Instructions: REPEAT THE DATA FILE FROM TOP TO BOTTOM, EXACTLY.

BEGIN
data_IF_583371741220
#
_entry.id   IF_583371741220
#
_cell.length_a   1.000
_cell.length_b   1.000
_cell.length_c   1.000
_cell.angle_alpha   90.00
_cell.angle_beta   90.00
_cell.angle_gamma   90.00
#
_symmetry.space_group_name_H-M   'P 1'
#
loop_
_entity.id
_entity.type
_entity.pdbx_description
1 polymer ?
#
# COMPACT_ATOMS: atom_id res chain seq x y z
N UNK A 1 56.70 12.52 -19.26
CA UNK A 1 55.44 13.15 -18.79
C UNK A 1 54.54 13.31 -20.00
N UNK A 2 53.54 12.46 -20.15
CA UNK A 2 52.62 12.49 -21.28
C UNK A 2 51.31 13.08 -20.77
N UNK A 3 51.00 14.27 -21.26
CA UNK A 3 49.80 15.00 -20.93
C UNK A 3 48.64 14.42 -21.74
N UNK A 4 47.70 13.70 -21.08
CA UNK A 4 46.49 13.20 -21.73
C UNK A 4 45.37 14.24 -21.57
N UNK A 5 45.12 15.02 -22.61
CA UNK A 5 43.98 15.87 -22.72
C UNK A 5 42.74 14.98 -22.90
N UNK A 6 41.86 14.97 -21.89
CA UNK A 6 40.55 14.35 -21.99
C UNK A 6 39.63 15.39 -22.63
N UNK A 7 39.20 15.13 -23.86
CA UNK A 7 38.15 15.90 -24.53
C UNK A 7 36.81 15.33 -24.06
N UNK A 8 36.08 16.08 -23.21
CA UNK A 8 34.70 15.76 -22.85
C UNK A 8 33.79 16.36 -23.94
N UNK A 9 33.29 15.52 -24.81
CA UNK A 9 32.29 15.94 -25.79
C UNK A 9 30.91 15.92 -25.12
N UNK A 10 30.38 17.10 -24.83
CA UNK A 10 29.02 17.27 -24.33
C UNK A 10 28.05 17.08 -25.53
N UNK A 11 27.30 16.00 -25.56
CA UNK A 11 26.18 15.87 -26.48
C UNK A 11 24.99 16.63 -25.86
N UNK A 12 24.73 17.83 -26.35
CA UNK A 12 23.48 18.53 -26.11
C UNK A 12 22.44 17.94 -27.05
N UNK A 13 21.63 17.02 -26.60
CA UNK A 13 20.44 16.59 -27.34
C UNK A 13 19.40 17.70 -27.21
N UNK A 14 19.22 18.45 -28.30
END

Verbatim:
data_IF_583371741220
#
_entry.id   IF_583371741220
#
_cell.length_a   1.000
_cell.length_b   1.000
_cell.length_c   1.000
_cell.angle_alpha   90.00
_cell.angle_beta   90.00
_cell.angle_gamma   90.00
#
_symmetry.space_group_name_H-M   'P 1'
#
loop_
_entity.id
_entity.type
_entity.pdbx_description
1 polymer ?
#
# COMPACT_ATOMS: atom_id res chain seq x y z
N UNK A 1 56.70 12.52 -19.26
CA UNK A 1 55.44 13.15 -18.79
C UNK A 1 54.54 13.31 -20.00
N UNK A 2 53.54 12.46 -20.15
CA UNK A 2 52.62 12.49 -21.28
C UNK A 2 51.31 13.08 -20.77
N UNK A 3 51.00 14.27 -21.26
CA UNK A 3 49.80 15.00 -20.93
C UNK A 3 48.64 14.42 -21.74
N UNK A 4 47.70 13.70 -21.08
CA UNK A 4 46.49 13.20 -21.73
C UNK A 4 45.37 14.24 -21.57
N UNK A 5 45.12 15.02 -22.61
CA UNK A 5 43.98 15.87 -22.72
C UNK A 5 42.74 14.98 -22.90
N UNK A 6 41.86 14.97 -21.89
CA UNK A 6 40.55 14.35 -21.99
C UNK A 6 39.63 15.39 -22.63
N UNK A 7 39.20 15.13 -23.86
CA UNK A 7 38.15 15.90 -24.53
C UNK A 7 36.81 15.33 -24.06
N UNK A 8 36.08 16.08 -23.21
CA UNK A 8 34.70 15.76 -22.85
C UNK A 8 33.79 16.36 -23.94
N UNK A 9 33.29 15.52 -24.81
CA UNK A 9 32.29 15.94 -25.79
C UNK A 9 30.91 15.92 -25.12
N UNK A 10 30.38 17.10 -24.83
CA UNK A 10 29.02 17.27 -24.33
C UNK A 10 28.05 17.08 -25.53
N UNK A 11 27.30 16.00 -25.56
CA UNK A 11 26.18 15.87 -26.48
C UNK A 11 24.99 16.63 -25.86
N UNK A 12 24.73 17.83 -26.35
CA UNK A 12 23.48 18.53 -26.11
C UNK A 12 22.44 17.94 -27.05
N UNK A 13 21.63 17.02 -26.60
CA UNK A 13 20.44 16.59 -27.34
C UNK A 13 19.40 17.70 -27.21
N UNK A 14 19.22 18.45 -28.30